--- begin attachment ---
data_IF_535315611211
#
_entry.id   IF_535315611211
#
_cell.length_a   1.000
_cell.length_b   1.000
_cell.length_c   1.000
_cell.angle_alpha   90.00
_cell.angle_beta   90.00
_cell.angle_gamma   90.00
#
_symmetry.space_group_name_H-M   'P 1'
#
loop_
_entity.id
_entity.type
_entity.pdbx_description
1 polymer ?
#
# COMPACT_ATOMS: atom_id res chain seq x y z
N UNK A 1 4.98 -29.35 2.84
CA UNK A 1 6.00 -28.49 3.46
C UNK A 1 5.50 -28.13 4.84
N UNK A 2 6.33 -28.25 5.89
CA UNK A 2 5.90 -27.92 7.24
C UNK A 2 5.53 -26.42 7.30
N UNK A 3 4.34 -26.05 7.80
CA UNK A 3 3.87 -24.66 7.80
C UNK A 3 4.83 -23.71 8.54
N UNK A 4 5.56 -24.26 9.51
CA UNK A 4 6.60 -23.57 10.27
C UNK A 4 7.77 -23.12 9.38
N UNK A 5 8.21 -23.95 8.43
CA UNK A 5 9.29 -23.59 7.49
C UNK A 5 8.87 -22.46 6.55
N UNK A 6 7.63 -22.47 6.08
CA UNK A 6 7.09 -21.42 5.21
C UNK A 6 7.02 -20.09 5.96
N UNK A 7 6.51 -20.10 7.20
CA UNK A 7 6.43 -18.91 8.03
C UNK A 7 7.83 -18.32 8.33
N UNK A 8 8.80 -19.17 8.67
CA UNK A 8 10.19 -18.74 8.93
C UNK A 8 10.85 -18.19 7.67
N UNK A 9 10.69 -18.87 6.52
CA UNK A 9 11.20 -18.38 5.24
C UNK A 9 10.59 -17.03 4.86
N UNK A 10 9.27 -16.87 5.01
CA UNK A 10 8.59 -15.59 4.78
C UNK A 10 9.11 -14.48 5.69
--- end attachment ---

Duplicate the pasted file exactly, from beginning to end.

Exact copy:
data_IF_535315611211
#
_entry.id   IF_535315611211
#
_cell.length_a   1.000
_cell.length_b   1.000
_cell.length_c   1.000
_cell.angle_alpha   90.00
_cell.angle_beta   90.00
_cell.angle_gamma   90.00
#
_symmetry.space_group_name_H-M   'P 1'
#
loop_
_entity.id
_entity.type
_entity.pdbx_description
1 polymer ?
#
# COMPACT_ATOMS: atom_id res chain seq x y z
N UNK A 1 4.98 -29.35 2.84
CA UNK A 1 6.00 -28.49 3.46
C UNK A 1 5.50 -28.13 4.84
N UNK A 2 6.33 -28.25 5.89
CA UNK A 2 5.90 -27.92 7.24
C UNK A 2 5.53 -26.42 7.30
N UNK A 3 4.34 -26.05 7.80
CA UNK A 3 3.87 -24.66 7.80
C UNK A 3 4.83 -23.71 8.54
N UNK A 4 5.56 -24.26 9.51
CA UNK A 4 6.60 -23.57 10.27
C UNK A 4 7.77 -23.12 9.38
N UNK A 5 8.21 -23.95 8.43
CA UNK A 5 9.29 -23.59 7.49
C UNK A 5 8.87 -22.46 6.55
N UNK A 6 7.63 -22.47 6.08
CA UNK A 6 7.09 -21.42 5.21
C UNK A 6 7.02 -20.09 5.96
N UNK A 7 6.51 -20.10 7.20
CA UNK A 7 6.43 -18.91 8.03
C UNK A 7 7.83 -18.32 8.33
N UNK A 8 8.80 -19.17 8.67
CA UNK A 8 10.19 -18.74 8.93
C UNK A 8 10.85 -18.19 7.67
N UNK A 9 10.69 -18.87 6.52
CA UNK A 9 11.20 -18.38 5.24
C UNK A 9 10.59 -17.03 4.86
N UNK A 10 9.27 -16.87 5.01
CA UNK A 10 8.59 -15.59 4.78
C UNK A 10 9.11 -14.48 5.69